However, Nickerson says a cold or flu is what makes someone who has well-managed asthma have an exacerbation.
She explains this is due to inflammation.
“Before you know you’re exposed to a cold or flu, the immune system knows and is planning an attack because it doesn’t want that virus to settle in the body. Most people recognize symptoms of cold and flu as watery eyes, runny nose, and coughing and sneezing, but that’s all associated with the stage of the cold and flu that’s called inflammation. Inflammation is just the body trying to keep it from getting deeper into your lungs,” she said.
Even with well-managed asthma, when the immune system recognizes a cold or flu, Nickerson says it creates more inflammatory cells.
“That can trigger a person with well-controlled asthma to develop more asthma symptoms,” she said.
Seides adds it’s important to stay on medications even if you’re not feeling any symptoms.
“Sometimes if people have well-controlled asthma, they want to get off their meds, but it’s well controlled because of the medications. If asthma is left untreated, even if it’s quiet, it causes changes in your airways, something called remodeling, which is likely to make you more prone to more severe asthma later, and severe asthma is more resistant to treatment,” he said.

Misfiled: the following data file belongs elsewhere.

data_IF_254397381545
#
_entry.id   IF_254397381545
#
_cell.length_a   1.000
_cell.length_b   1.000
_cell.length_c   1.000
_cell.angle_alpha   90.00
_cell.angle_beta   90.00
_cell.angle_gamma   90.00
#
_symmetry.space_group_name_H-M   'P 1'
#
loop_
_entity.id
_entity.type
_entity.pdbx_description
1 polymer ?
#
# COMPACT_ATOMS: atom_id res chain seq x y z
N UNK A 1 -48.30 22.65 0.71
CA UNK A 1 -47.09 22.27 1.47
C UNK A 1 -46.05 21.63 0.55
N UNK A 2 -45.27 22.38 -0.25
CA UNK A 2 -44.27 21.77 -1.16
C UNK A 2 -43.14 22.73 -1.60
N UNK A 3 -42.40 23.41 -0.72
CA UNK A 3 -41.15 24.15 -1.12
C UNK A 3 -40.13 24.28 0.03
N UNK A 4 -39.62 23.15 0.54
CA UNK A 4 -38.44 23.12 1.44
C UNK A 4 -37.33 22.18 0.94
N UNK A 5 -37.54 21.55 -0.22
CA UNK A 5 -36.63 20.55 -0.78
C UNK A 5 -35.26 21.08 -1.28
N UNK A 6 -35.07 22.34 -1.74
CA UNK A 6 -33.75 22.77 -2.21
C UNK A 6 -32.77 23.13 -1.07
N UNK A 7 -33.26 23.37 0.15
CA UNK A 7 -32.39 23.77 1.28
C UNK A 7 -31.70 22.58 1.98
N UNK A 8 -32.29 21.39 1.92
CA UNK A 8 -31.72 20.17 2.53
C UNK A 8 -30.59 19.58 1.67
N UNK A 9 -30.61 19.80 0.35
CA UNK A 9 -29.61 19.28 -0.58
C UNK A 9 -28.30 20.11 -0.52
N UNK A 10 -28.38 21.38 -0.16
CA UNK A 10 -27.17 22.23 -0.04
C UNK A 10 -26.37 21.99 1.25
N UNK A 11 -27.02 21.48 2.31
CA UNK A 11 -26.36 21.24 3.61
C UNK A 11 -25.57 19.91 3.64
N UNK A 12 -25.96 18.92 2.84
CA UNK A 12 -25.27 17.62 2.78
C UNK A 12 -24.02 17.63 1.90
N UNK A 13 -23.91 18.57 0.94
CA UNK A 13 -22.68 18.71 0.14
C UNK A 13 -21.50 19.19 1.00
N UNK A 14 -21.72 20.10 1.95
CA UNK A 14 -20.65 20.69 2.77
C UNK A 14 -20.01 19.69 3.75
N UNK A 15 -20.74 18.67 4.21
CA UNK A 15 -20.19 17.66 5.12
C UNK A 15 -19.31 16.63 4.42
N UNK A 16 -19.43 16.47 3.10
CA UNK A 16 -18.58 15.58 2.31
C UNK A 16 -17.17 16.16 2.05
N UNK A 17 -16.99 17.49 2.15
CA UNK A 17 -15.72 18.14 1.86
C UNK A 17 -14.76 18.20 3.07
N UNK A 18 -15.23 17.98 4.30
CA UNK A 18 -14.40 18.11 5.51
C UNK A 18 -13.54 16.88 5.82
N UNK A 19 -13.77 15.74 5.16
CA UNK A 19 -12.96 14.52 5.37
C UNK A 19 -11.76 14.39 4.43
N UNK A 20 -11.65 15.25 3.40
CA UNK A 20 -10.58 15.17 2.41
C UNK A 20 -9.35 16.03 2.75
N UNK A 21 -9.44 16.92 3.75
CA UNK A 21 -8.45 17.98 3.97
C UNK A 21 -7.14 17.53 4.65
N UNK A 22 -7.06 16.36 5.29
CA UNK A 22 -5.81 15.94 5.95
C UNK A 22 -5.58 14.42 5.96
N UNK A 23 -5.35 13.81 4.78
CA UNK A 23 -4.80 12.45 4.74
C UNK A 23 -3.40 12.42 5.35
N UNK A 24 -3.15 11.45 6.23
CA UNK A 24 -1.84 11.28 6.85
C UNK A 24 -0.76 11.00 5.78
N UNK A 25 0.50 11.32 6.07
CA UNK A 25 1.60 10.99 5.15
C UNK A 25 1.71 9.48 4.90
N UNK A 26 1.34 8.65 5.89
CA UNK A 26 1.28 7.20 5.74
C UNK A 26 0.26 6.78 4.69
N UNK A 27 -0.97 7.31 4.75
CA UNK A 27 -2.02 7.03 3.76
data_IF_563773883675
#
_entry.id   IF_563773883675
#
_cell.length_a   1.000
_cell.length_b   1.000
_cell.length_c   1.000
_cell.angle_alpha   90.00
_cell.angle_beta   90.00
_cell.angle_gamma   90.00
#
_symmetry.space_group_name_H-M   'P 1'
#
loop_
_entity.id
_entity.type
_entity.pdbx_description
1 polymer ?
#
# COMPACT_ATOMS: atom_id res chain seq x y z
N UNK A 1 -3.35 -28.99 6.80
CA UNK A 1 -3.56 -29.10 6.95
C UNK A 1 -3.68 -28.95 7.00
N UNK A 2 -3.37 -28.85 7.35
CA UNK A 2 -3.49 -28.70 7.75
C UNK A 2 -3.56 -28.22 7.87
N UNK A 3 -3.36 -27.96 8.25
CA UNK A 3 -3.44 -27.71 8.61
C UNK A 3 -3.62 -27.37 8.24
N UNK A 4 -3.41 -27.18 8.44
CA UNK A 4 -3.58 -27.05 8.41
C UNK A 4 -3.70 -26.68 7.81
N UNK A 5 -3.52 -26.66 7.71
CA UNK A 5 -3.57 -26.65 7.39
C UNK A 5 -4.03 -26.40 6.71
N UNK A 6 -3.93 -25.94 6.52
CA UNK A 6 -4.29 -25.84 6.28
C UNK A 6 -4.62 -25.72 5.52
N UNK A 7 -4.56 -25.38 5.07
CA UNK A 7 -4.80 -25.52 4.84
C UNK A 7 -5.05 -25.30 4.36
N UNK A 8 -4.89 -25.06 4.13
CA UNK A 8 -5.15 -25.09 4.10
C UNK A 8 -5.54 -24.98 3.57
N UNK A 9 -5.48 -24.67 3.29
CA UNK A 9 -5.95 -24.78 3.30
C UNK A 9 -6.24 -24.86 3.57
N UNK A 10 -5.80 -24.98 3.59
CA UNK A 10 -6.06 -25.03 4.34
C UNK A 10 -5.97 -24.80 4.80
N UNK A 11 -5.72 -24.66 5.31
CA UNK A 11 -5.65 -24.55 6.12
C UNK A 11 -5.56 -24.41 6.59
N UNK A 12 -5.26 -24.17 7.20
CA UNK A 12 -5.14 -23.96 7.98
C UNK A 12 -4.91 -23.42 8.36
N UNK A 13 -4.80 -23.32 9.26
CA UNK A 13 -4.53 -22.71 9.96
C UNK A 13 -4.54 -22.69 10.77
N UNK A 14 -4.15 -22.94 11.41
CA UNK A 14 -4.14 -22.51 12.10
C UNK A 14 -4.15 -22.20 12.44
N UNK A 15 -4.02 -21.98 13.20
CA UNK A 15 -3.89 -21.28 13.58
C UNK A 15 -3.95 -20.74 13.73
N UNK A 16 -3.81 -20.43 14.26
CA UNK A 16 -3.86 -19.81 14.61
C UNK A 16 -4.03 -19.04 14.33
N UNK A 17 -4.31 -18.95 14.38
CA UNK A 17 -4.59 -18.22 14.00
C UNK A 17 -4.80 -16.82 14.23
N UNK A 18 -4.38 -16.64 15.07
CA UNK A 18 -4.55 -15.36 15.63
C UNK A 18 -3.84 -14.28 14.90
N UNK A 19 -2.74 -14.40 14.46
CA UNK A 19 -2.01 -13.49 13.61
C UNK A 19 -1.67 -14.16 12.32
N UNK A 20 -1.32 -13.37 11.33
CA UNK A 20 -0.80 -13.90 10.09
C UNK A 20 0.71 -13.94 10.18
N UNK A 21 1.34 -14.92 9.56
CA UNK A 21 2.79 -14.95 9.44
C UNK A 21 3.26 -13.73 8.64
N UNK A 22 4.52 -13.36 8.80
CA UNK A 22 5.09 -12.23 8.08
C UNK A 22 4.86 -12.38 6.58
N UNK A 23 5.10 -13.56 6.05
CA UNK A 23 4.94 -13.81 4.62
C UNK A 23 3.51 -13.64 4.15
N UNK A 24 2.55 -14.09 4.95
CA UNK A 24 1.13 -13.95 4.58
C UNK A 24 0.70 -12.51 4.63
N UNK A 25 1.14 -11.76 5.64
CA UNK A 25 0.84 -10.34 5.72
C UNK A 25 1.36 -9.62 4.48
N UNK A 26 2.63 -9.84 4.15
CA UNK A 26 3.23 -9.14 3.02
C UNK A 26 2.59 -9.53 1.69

Seides says asthma that’s provoked by certain allergens is a small subset of asthma.
“Asthma is a complex disease with a common thread that has to do with airway hyperactivity and a certain characteristic and appearance on pulmonary function tests, but the kind of asthma that is specifically related to certain allergens is a small subset of that,” he said.
The reason for this misconception comes from a logical place, Nickerson says.
“As an asthma educator, one of the biggest things I talk about with people who have asthma is how to manage triggers, and of course allergens is a big trigger. We talk about eradicating the allergens from the house by removing carpet and stuffed animals and other things that could carry the allergens, but in reality it’s not the allergens that are the number one trigger. The number one trigger is cold and flu viruses,” she said.